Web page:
We have found that when the binder of these resins is used in combination with oleic acid serving as a lubricant, the resulting magnetic layer has a very high wear resistance or durability and a good lubricating property. Oleic acid is used in an amount of from 2 to 10 parts by weight per 100 parts by weight of the magnetic particles. Less amounts are unfavorable because of the lower lubricating effect. Larger amounts may result in bleeding of the lubricant. Preferably, the amount ranges from 3 to 5 parts by weight per 100 parts by weight of the magnetic particles.

In addition to these essential ingredients, other additives may be added to the magnetic recording layer and include, for example, carbon black, dispersion stabilizers, other lubricants, surface active agents and the like in amounts not impeding the properties of the essential ingredients.

The substrate may be made of a variety of materials in the form of films, foils, sheets, and the like. Examples of the materials include synthetic or semi-synthetic resins such as polyesters, polyolefins, cellulose derivatives, and the like, metals such as aluminum, copper, and the like, glasses, ceramics and the like.

The magnetic recording medium of the invention is made by a usual manner. For example, magnetic particles are dispersed in a resin binder and oleic acid dissolved in solvents. The resulting dispersion is applied onto a substrate and cured to form a magnetic layer on the substrate. Solvents for the polyester and polyurethane resins are alcohols such as methanol, ethanol and the like, aromatic compounds such as xylene, toluene, benzene and the like, ketones such as acetone, methyl ethyl ketone, methyl isobutyl ketone and the like, tetrahydrofuran, dimethylformamide, ethyl acetate, and mixtures thereof.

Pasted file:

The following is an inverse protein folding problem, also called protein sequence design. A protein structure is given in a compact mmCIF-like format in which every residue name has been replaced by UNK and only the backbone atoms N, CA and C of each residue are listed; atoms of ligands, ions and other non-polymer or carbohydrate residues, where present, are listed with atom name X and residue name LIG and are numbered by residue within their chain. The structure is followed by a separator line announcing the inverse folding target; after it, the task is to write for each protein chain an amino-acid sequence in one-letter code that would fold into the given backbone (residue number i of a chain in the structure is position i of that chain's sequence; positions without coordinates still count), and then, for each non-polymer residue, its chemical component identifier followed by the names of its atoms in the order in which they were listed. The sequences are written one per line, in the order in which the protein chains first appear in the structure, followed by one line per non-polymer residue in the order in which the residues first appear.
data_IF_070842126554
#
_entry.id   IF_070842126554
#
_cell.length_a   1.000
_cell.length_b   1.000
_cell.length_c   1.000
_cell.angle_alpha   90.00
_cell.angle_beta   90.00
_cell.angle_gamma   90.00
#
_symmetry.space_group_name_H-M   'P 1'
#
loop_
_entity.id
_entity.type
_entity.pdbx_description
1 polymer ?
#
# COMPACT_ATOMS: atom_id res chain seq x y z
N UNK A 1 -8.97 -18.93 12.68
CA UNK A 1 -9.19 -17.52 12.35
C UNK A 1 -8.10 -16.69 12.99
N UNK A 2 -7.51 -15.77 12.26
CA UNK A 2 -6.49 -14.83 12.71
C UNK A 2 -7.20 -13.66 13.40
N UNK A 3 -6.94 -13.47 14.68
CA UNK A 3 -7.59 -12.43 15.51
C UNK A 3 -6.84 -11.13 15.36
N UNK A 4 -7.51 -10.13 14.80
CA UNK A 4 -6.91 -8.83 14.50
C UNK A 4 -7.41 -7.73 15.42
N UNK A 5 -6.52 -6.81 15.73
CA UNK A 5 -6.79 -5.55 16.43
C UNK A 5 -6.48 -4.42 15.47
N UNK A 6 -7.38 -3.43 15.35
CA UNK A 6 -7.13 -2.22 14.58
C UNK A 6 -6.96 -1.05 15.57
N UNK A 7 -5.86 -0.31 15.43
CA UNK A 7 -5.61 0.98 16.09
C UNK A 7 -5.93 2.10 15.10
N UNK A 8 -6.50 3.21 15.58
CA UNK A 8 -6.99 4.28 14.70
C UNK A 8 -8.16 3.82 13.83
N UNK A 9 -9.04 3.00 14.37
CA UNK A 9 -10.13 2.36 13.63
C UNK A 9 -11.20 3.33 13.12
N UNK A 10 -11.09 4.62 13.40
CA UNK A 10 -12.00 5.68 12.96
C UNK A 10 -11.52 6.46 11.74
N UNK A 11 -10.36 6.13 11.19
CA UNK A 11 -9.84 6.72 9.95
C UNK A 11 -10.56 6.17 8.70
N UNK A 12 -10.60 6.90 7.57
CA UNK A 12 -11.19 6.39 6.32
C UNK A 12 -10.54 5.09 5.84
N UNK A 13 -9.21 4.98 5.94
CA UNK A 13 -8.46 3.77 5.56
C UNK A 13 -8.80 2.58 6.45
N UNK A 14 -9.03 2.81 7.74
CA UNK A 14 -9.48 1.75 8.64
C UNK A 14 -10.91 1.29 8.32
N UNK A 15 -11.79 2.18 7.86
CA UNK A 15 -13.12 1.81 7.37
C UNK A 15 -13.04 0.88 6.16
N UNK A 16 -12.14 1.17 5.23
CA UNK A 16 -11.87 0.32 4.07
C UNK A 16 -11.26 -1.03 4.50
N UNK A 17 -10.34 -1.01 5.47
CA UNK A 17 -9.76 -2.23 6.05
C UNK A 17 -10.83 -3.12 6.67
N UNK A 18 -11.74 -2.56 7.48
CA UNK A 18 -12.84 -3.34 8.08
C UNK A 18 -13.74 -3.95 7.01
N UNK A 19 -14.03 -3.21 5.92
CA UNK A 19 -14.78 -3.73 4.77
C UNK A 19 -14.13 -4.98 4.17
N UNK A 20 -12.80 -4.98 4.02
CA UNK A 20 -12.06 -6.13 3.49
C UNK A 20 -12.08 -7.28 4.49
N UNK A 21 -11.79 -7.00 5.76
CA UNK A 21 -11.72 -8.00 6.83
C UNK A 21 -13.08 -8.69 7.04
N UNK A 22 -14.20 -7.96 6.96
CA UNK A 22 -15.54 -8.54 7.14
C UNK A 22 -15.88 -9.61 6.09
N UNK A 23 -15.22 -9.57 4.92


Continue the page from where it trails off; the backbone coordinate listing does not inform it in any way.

The present invention is more particularly described by way of examples.

EXAMPLE 1

One hundred parts by weight of γ-Fe2 O3 powder, 27 parts by weight of a polyester resin (Vylon #200, by Toyobo Co., Ltd.), 3 parts by weight of a polyurethane resin (N2304, by Nippon Polyurethane Ind. Co., Ltd.), 1 part by weight of lecithin, 5 parts by weight of carbon black, 10 parts by weight of alumina, 4 parts by weight of oleic acid, and 300 parts by weight of a mixed solvent of toluene, methyl ethyl ketone and methyl isobutyl ketone were mixed and dispersed in a sand mill for about 20 hours. The resulting magnetic paint was applied onto an about 75 μm thick polyester film on opposite sides thereof in a total thickness of about 80 μm on the dry basis. Thereafter, the film was punched to give a magnetic disk having a diameter of about 130 mm.

EXAMPLE 2

The general procedure of Example 1 was repeated except that 18 parts by weight of the polyester resin and 12 parts by weight of the polyurethane resin were used, thereby obtaining magnetic disks.

EXAMPLE 3

The general procedure of Example 1 was repeated except that 28.5 parts by weight of the polyester resin and 1.5 parts by weight of the polyurethane resin were used, thereby obtaining magnetic disks.

EXAMPLE 4

The general procedure of Example 1 was repeated except that 24 parts by weight of the polyester resin and 6 parts by weight of the polyurethane resin were used, thereby obtaining magnetic disks.

COMPARATIVE EXAMPLE 1

The general procedure of Example 1 was repeated except that 30 parts by weight of the polyester resin was used but the polyurethane resin was not used.

COMPARATIVE EXAMPLE 2

The general procedure of Example 2 was used except that 2 parts by weight of liquid paraffin and 2 parts by weight of dioctyl phthalate were used instead of oleic acid, thereby obtaining magnetic disks.

COMPARATIVE EXAMPLE 3

The general procedure of Example 2 was repeated except that n-butyl stearate was used instead of oleic acid, thereby obtaining magnetic disks.

COMPARATIVE EXAMPLE 4

The general procedure of Example 2 was repeated except that the polyester resin was used in an amount of 12 parts by weight and 18 parts by weight of vinyl chloride-vinyl acetate-vinyl alcohol copolymer (VAGH, by U.C.C. of U.S.A.) were used instead of the polyurethane resin, thereby obtaining magnetic disks.

COMPARATIVE EXAMPLE 5

The general procedure of Example 2 was repeated except that 12 parts by weight of the polyester were used, 18 parts by weight of vinyl chloride-vinyl acetate-vinyl alcohol copolymer (VAGH, by U.C.C. of U.S.A.) were used instead of the polyurethane resin, and 2 parts by weight of liquid paraffin and 2 parts by weight of dioctyl phthalate were used instead of oleic acid, thereby obtaining magnetic disks.

COMPARATIVE EXAMPLE 6